Aggressively personalized (but not saturated by my more eccentric tastes), this is my Comic Book Starter Kit.
The assumption is made that you are familiar with the “core works”¹, at least in name, and that almost anything anywhere will recommend them to you if you bring up comics.
Some other caveats:
This is Western-focused. That’s where most of my experience is, and it tends to be what’s at issue in discussions of “comic books”. This doesn’t degrade or dismiss the works of even slightly-less-west Westerners (like Hergé or Goscinny/Uderzo, and so on), nor is it intended to imply a superiority. It’s just that those are not typically considered “comic books” but other forms of what Scott McCloud so succinctly and clearly defined as “sequential art”.
Now, with all that said:
Legitimately one of my most recommended titles–even by proxy, as I recommend writer Mike Carey’s Felix “Fix” Castor books a lot, too–Lucifer is an elaboration upon the devil developed by Neil Gaiman in the Sandman (see, that’s how cornerstone that book is). The titular character is not always even the protagonist, nevermind being a hero. He’s cold and cruel but ultimately disinterested in that which does not serve him. He maintains a semblance of sympathy or identification anyway, though, as he seeks to blaze his own path in the universe, unencumbered by the identity and occupations God has set for him. What it has over on books like its “parent” is a pretty absolute focus: while it encompasses a 75-issue comic, a 3-issue miniseries, and a one-shot, it is a clearly defined overarching story–while things like The Sandman can have some problems with meandering off into side-stories and experiments Gaiman found interesting (albeit successfully!).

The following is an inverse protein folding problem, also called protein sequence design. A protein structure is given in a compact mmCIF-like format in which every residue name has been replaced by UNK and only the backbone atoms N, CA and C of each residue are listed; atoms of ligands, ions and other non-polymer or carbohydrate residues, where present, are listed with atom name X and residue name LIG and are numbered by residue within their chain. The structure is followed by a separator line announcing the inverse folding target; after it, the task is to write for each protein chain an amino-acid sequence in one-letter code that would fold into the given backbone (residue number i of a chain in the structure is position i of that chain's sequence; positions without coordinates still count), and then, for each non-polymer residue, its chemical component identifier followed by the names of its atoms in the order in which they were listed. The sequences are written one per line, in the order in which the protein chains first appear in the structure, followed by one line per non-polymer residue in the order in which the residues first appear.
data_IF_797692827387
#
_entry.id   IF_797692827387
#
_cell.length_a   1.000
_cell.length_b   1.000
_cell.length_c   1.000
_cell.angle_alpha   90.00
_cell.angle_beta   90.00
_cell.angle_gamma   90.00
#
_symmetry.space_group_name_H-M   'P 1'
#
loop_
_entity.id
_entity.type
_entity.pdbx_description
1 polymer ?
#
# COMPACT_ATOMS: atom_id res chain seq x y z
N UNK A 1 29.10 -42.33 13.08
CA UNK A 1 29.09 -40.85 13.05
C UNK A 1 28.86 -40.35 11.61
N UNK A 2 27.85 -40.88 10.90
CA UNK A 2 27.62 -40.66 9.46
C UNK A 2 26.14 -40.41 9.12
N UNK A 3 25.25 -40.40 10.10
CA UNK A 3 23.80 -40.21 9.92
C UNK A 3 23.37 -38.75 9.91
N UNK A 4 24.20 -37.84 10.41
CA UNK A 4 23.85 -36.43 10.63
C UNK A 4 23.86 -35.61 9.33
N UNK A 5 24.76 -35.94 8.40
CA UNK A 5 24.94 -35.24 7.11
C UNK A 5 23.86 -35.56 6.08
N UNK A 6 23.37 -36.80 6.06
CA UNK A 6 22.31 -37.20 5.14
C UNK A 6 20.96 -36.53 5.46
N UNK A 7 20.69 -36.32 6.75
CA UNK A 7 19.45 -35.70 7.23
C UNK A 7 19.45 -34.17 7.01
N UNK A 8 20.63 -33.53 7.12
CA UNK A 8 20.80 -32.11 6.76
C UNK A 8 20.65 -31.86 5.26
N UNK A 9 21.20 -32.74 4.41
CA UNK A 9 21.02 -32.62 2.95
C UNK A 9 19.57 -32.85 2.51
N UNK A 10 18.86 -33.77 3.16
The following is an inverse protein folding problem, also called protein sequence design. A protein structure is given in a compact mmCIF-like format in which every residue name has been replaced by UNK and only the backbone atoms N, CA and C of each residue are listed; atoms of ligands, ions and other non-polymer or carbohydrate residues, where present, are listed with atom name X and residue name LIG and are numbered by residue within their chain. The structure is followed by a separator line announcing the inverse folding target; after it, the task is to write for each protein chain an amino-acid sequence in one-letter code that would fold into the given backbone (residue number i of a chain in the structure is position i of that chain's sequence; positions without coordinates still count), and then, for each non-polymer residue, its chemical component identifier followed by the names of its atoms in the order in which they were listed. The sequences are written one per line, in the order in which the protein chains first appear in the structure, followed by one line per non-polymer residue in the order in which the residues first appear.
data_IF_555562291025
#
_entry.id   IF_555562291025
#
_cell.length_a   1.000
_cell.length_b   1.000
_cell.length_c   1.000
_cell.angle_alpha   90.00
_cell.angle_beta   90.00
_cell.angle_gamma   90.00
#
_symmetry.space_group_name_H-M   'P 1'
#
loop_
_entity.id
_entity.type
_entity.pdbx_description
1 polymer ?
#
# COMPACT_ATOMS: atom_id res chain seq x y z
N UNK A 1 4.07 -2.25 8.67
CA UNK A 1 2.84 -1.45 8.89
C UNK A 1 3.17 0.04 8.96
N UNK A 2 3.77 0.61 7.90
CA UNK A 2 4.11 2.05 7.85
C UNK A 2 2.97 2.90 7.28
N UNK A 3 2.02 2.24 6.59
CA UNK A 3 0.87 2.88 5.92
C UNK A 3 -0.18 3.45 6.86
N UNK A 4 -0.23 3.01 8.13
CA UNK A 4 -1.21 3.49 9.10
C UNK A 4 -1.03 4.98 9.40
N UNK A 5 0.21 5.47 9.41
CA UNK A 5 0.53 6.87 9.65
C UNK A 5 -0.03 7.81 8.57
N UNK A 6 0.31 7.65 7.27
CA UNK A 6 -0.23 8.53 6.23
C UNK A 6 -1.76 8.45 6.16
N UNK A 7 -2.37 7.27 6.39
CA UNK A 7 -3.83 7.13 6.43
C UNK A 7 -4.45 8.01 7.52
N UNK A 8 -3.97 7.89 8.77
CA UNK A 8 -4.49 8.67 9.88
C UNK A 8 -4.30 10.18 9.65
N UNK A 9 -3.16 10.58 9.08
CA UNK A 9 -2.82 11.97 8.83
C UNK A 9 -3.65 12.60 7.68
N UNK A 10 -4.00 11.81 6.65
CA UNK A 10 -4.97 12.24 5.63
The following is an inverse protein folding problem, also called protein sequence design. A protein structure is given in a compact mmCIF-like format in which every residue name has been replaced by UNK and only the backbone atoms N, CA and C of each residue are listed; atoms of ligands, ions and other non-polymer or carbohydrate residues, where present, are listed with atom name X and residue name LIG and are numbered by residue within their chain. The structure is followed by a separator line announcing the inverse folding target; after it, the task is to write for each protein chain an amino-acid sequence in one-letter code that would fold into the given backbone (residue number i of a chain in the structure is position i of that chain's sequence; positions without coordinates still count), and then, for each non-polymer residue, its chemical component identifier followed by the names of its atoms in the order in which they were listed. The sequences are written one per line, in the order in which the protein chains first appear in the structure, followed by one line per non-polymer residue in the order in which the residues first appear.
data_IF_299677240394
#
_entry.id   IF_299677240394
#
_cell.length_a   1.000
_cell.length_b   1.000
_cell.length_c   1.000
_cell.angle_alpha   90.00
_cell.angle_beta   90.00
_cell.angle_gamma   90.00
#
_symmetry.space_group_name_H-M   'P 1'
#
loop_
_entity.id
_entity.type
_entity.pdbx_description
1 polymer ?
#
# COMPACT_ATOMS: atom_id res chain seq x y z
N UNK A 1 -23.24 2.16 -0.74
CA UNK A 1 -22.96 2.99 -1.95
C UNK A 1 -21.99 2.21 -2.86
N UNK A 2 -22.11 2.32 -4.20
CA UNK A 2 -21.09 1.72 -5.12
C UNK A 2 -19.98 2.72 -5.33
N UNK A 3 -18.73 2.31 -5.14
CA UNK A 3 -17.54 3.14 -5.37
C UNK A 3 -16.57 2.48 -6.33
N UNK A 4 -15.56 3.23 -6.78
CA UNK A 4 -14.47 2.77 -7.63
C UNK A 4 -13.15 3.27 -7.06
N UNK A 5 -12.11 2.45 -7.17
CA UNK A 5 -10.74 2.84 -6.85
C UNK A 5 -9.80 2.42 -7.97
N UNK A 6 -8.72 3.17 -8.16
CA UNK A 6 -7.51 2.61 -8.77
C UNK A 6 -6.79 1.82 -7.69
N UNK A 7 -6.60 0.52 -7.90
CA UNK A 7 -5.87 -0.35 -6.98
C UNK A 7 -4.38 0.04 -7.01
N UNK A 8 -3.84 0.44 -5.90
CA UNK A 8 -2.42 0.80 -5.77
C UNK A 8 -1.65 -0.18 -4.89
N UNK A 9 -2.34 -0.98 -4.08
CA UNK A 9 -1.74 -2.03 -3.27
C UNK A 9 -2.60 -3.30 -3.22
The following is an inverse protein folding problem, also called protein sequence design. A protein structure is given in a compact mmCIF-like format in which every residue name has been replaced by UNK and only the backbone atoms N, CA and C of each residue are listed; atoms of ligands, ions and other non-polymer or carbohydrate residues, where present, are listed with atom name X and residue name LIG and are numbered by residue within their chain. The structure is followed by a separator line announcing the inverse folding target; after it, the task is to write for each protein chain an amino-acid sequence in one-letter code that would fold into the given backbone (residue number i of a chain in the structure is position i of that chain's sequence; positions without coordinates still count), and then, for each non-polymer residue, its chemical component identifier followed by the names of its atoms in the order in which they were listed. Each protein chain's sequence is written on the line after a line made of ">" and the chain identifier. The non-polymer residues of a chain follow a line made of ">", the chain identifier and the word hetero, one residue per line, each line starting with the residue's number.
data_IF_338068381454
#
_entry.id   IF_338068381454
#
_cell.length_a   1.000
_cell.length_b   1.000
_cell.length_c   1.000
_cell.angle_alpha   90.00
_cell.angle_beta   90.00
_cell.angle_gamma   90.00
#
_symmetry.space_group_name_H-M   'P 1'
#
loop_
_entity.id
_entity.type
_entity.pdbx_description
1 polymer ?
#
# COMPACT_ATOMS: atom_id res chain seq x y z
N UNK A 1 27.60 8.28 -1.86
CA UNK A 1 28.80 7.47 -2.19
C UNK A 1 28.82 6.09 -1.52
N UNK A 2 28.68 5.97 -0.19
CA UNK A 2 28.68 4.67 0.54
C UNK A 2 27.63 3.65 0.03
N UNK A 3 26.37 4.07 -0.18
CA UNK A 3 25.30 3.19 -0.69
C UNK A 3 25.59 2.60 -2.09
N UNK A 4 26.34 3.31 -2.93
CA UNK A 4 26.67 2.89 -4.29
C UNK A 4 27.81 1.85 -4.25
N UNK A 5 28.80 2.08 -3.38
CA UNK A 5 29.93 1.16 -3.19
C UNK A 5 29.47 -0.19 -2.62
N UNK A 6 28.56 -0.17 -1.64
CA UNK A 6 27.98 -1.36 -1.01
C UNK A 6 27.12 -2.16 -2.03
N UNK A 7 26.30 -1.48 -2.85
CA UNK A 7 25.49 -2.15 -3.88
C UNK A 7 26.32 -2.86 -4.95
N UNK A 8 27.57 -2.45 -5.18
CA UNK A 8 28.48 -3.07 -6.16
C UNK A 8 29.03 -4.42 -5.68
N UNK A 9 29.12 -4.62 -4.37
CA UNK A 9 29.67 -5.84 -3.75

2) Swamp Thing (“Saga of”/Volume 2, ~20-64)
To my strange and peculiar tastes, this is the crowning achievement of Alan Moore. It sits next to Marvelman/Miracleman comfortably, in his 80s run of respectful reinvention. It, for all its horror, doesn’t have anything as unpleasant as Miracleman‘s climax (about which I will say no more, but it’s filled with graphically violent images–earned and ‘necessary’ to address the story and its point, it should be said, but nonetheless disturbing) and has a significantly larger amount of emotional investment, as well as the genesis of the great John Constantine (whose name can be ‘heard’ pronounced by the demon Etrigan: it’s Constan”tyne” not Constan”teen”)
3) The Maxx
Sam Kieth is a peculiar artist, and a peculiar storyteller. What was advertised at the time (I was about eight, myself) was “a violent new hero”. What was offered was a strange book about a large purple-and-yellow homeless guy who was friends with a social worker, the two of them harassed endlessly by a smugly knowledgeable sorcerer/serial rapist. The latter part isn’t involved overly graphically, nor as a means of conveying “edgy” material, so much as being part of overarching themes. It’s a difficult book to describe without simply giving it all away, but it’s filled with Sam’s unusually wonderful art, aesthetic and ideas.
4) Animal Man (volume 1) 1-26